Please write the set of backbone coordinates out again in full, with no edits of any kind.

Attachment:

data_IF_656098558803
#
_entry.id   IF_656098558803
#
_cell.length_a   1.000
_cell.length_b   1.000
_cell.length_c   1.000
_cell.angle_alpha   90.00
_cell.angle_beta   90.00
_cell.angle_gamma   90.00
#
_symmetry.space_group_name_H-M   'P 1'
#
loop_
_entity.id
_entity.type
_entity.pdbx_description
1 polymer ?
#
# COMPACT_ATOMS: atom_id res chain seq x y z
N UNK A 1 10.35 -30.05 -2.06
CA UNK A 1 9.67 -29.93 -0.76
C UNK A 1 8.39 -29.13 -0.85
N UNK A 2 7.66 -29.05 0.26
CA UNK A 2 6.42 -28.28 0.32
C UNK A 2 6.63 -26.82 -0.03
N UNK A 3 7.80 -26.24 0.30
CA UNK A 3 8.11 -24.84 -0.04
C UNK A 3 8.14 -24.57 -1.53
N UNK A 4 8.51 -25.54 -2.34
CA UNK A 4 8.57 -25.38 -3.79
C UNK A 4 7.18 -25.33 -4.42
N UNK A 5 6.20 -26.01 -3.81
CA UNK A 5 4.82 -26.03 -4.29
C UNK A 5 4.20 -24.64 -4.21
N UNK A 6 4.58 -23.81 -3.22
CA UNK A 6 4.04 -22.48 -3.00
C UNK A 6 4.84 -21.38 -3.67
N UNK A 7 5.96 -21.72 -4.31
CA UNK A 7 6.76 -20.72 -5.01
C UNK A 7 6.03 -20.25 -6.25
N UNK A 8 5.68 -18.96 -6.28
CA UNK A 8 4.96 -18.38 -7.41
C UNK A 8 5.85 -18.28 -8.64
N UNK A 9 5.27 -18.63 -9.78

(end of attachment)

data_IF_656098558803
#
_entry.id   IF_656098558803
#
_cell.length_a   1.000
_cell.length_b   1.000
_cell.length_c   1.000
_cell.angle_alpha   90.00
_cell.angle_beta   90.00
_cell.angle_gamma   90.00
#
_symmetry.space_group_name_H-M   'P 1'
#
loop_
_entity.id
_entity.type
_entity.pdbx_description
1 polymer ?
#
# COMPACT_ATOMS: atom_id res chain seq x y z
N UNK A 1 10.35 -30.05 -2.06
CA UNK A 1 9.67 -29.93 -0.76
C UNK A 1 8.39 -29.13 -0.85
N UNK A 2 7.66 -29.05 0.26
CA UNK A 2 6.42 -28.28 0.32
C UNK A 2 6.63 -26.82 -0.03
N UNK A 3 7.80 -26.24 0.30
CA UNK A 3 8.11 -24.84 -0.04
C UNK A 3 8.14 -24.57 -1.53
N UNK A 4 8.51 -25.54 -2.34
CA UNK A 4 8.57 -25.38 -3.79
C UNK A 4 7.18 -25.33 -4.42
N UNK A 5 6.20 -26.01 -3.81
CA UNK A 5 4.82 -26.03 -4.29
C UNK A 5 4.20 -24.64 -4.21
N UNK A 6 4.58 -23.81 -3.22
CA UNK A 6 4.04 -22.48 -3.00
C UNK A 6 4.84 -21.38 -3.67
N UNK A 7 5.96 -21.72 -4.31
CA UNK A 7 6.76 -20.72 -5.01
C UNK A 7 6.03 -20.25 -6.25
N UNK A 8 5.68 -18.96 -6.28
CA UNK A 8 4.96 -18.38 -7.41
C UNK A 8 5.85 -18.28 -8.64
N UNK A 9 5.27 -18.63 -9.78